With the emerging concern and talk surrounding legal abortion in certain states in the USA, it’s good to do a comparative analysis to see where India stands on the issue.
If we’re looking strictly from a human rights perspective, getting access to a safe abortion is a fundamental human right. Safe abortions are a right we deserve. So, where does India stand on the matter?
Are you aware of the Abortion Laws in India?
India has always had a (comparatively) progressive abortion framework ever since the Medical Termination of Pregnancy (MTP) Act 1971. With recent amendments made in 2021, the rules have become more inclusive but there are still a few grey areas to be addressed.
Firstly, there is a huge social stigma and taboo attached to even a mention of abortion- people are labelled ‘selfish’ or ‘murderers’ if they choose to go forward with an abortion for an unplanned pregnancy. Secondly, the abortion laws still place authority for the final decision of actually doing the abortion in the hands of the doctor. It cannot be sought on-demand by the one who wants an abortion.
Expert’s Comments on Abortion Laws in India
Shveta Kalyanwala is an independent consultant and a public health researcher. With a social science background, she has used qualitative and participatory research methodology in an interdisciplinary manner for formative research, programme development and evaluations. Over the last two decades, she has worked on a range of issues including health, education and rights. She has been published in international peer reviewed journals. She weighs in on the abortion discussion.
She says that on one hand, while the MTP Act is liberal, on the other hand, it is still a challenge for the abortion-seekers (especially from vulnerable, marginalised communities and remote areas) to get access.
This could be attributed to the deep-rooted stigma and taboo surrounding abortions which holds abortion-seekers back from expressing their intention to do so. This is also coupled with a lack of awareness, autonomy and a systemic response pushing them towards unsafe and illegal services.
People are simply unaware about legal abortions, facilities that offer them and services surrounding the matter. It could also be a matter of doubt on the quality of services from the women’s end. Other factors like the distance to the centre and costs of safe and legal abortions may also make a difference.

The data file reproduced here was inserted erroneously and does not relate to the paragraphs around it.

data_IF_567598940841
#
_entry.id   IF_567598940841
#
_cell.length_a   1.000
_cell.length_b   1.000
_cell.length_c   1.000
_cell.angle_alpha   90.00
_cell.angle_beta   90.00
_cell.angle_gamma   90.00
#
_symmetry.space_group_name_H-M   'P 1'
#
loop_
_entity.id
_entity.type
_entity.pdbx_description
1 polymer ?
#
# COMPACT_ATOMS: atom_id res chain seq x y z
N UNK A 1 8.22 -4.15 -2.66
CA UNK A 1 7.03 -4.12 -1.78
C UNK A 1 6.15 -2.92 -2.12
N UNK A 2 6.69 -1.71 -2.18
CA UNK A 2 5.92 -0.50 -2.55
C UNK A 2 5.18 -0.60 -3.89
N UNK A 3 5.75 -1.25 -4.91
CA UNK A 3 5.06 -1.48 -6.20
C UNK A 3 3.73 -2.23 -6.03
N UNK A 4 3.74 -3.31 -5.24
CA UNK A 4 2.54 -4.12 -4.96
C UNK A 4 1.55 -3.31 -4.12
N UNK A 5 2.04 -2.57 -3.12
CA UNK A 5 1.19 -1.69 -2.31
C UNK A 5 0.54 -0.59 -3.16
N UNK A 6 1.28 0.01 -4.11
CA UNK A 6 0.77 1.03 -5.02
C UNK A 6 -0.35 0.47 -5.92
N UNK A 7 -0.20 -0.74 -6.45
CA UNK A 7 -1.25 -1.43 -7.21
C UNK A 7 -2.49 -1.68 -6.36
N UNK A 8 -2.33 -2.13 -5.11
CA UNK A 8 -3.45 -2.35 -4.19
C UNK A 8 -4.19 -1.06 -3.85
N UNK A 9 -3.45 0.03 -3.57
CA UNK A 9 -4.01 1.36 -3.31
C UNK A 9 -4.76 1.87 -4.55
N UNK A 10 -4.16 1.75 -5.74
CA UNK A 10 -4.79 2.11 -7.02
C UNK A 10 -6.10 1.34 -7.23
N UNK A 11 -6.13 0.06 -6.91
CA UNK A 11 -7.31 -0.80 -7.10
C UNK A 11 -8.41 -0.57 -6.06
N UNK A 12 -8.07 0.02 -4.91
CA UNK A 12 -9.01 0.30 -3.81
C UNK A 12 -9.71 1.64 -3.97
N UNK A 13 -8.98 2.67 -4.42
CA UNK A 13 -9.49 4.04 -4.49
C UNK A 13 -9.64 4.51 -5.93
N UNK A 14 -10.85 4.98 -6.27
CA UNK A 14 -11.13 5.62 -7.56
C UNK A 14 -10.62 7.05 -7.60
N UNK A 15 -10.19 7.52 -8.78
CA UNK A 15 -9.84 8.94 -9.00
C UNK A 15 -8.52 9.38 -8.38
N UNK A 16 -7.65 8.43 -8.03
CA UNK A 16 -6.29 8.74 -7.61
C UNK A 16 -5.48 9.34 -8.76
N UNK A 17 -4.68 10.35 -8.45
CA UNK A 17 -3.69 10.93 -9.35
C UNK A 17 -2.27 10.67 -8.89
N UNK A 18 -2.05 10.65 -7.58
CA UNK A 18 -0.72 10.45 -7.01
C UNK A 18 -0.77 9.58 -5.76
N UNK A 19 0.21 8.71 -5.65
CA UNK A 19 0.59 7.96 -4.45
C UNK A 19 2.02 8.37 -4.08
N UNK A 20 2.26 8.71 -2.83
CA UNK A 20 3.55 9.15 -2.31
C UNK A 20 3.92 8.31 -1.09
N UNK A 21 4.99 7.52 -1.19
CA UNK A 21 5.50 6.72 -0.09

The 2021 Amendments to the MTP Act are a welcome change. However, she believes that how these amendments translate into the availability of abortion services is a matter to look into. The focus must be on standard setting, specialised training and nuanced language so that women’s rights to health services are not at stake.
There also needs to be more clarity on the different Amendment components. For instance, there needs to be clarification on what comes under the umbrella of “special categories of women”, “substantial foetal malformations” and “humanitarian settings”. At the moment, under the POCSO Act, there is a mandatory reporting in place when a minor seeks an abortion. This could lead to a confidentiality breach, a denial of an abortion which may force a minor to head to an uncertified provider to get the abortion done. The pandemic has also placed a strain on healthcare services- and newer innovative ways to carry out abortions may need to be looked into.
There is a possibility to introduce medical abortions as telemedicine– since it is primarily a non-invasive process and can be managed by the abortion-seeker themselves. If this becomes mainstream, there also needs to be a system in place for managing complications, if they arise, with a service provider.
She stresses on an approach that just focuses on more than just ‘safety’. There is a need for unconditional access to safe abortion services for everyone who needs it.
Whether there is a legal framework in place or not, unplanned pregnancies happen all the time necessitating abortions.
Unwanted pregnancies could happen for many reasons.
Contraception fails. Some people are not ready to have a child. It’s unaffordable. Pregnancy can be life-threatening in some instances. The foetus could be a result of rape or incest. The foetus could have foetal anomalies.
What this means is that, fitting abortions into the legal framework allows for people to choose to have a safe abortion instead of criminalising the process. Unsafe abortions are fatal for everyone involved.
What are your thoughts on this abortion discussion? Comment below.